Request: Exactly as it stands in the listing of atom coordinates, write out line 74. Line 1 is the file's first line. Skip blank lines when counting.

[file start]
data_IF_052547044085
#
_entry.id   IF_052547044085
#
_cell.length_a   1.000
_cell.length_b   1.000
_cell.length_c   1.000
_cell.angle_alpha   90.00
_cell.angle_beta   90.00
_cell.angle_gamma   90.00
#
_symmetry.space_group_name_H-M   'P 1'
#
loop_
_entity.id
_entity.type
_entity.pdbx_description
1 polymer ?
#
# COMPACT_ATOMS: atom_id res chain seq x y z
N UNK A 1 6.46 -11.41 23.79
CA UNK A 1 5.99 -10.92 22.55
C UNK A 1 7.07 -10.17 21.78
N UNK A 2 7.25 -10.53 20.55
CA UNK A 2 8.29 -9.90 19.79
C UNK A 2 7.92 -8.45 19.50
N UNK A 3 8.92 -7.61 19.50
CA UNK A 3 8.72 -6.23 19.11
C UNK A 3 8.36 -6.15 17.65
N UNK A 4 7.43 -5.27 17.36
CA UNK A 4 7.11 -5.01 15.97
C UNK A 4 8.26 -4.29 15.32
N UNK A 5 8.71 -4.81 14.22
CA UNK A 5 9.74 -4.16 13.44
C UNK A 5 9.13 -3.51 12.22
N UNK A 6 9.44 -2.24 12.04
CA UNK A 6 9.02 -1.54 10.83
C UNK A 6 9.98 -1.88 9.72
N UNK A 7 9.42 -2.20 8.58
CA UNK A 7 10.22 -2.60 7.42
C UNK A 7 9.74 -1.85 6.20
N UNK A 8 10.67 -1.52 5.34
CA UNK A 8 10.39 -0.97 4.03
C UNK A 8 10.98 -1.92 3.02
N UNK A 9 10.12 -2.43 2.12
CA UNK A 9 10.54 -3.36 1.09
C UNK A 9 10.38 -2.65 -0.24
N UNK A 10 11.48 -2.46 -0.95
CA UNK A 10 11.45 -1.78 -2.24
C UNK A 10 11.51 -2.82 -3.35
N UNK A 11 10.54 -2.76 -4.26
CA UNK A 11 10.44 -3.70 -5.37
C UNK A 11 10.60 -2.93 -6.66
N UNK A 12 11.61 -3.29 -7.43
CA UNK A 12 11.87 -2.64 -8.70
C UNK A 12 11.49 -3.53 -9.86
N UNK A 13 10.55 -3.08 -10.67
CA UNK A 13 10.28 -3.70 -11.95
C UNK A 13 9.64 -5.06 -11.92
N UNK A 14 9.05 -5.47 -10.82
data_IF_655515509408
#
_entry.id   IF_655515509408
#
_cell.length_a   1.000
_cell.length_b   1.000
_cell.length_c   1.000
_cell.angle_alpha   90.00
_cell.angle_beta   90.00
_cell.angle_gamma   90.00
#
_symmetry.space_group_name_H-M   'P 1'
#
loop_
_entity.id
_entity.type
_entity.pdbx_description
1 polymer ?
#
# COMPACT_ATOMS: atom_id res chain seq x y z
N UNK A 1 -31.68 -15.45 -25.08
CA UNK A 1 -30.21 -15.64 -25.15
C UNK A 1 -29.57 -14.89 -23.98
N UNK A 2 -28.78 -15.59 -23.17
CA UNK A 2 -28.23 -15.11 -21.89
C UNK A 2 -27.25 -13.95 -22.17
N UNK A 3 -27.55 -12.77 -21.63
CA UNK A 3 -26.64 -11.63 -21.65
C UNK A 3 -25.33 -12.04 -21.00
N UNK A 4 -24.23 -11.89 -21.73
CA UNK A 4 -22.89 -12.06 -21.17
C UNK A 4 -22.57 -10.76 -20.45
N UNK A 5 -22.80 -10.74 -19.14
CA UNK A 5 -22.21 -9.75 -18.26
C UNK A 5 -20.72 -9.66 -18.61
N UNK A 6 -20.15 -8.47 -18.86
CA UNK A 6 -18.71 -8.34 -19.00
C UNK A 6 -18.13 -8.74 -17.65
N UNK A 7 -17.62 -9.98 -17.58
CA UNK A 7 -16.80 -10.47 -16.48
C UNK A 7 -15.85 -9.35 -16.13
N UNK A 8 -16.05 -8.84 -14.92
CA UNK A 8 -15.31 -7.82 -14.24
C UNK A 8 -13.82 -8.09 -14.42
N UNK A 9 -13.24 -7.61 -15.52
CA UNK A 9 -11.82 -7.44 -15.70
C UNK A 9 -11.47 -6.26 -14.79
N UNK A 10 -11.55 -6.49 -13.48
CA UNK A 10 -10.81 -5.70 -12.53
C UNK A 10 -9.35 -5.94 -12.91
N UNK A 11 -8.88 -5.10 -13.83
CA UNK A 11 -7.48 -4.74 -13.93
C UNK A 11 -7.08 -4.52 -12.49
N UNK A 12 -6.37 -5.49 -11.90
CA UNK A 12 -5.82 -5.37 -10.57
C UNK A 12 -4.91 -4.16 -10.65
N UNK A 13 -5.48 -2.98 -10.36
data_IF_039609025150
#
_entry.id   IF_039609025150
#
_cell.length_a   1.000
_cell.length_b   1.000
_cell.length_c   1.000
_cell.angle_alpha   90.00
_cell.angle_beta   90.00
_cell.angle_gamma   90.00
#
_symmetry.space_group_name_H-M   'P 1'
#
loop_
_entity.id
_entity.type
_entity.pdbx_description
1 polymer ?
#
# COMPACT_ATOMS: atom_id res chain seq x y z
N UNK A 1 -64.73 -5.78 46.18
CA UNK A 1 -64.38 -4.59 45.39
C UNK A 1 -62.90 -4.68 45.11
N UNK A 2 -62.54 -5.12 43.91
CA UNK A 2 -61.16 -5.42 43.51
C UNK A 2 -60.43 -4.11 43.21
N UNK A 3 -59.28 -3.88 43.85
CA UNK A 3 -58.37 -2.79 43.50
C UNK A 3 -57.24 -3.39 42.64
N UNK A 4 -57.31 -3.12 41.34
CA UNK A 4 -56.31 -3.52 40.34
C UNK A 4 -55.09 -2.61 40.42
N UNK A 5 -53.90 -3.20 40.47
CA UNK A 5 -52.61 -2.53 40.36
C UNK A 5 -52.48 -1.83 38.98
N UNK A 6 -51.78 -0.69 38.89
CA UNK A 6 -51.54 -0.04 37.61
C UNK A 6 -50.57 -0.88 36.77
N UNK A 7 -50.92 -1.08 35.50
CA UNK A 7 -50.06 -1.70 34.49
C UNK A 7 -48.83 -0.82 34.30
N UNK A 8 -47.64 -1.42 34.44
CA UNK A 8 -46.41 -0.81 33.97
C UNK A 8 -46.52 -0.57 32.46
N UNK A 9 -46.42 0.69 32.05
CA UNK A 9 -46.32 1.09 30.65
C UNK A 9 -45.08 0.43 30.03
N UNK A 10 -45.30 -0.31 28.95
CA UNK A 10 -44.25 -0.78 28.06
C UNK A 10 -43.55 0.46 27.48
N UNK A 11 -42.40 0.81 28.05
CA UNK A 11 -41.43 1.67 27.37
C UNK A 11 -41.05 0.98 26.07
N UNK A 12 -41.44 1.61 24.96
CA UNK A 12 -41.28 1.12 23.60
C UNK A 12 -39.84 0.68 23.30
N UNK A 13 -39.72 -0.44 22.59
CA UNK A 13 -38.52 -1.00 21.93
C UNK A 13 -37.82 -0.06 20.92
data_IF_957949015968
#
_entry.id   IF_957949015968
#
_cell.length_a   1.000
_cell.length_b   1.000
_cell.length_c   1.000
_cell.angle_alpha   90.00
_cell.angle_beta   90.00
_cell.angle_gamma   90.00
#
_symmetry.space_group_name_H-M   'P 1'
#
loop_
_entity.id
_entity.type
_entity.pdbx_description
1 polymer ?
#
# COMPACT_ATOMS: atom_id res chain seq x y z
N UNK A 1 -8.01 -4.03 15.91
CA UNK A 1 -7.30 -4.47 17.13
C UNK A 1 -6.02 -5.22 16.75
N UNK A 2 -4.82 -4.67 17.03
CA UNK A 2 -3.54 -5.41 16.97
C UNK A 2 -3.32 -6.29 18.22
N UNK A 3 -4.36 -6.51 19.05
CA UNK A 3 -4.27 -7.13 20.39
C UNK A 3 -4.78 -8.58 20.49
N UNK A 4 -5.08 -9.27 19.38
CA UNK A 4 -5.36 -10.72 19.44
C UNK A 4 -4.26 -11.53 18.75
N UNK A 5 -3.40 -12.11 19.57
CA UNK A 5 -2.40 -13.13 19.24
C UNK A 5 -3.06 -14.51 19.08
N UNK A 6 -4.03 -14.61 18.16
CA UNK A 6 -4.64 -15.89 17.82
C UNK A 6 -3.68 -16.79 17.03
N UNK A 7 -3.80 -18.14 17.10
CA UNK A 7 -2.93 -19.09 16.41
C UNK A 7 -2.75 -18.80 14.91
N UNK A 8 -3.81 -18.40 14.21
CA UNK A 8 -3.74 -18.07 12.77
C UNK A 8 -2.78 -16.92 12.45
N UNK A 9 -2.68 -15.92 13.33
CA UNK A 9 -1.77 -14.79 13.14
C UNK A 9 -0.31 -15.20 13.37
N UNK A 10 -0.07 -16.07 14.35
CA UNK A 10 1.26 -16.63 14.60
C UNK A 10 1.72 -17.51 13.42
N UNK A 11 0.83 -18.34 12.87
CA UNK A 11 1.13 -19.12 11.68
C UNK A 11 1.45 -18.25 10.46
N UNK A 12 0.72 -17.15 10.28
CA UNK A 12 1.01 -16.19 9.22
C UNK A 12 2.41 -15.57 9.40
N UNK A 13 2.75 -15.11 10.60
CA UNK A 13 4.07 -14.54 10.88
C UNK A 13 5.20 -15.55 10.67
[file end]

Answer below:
loop_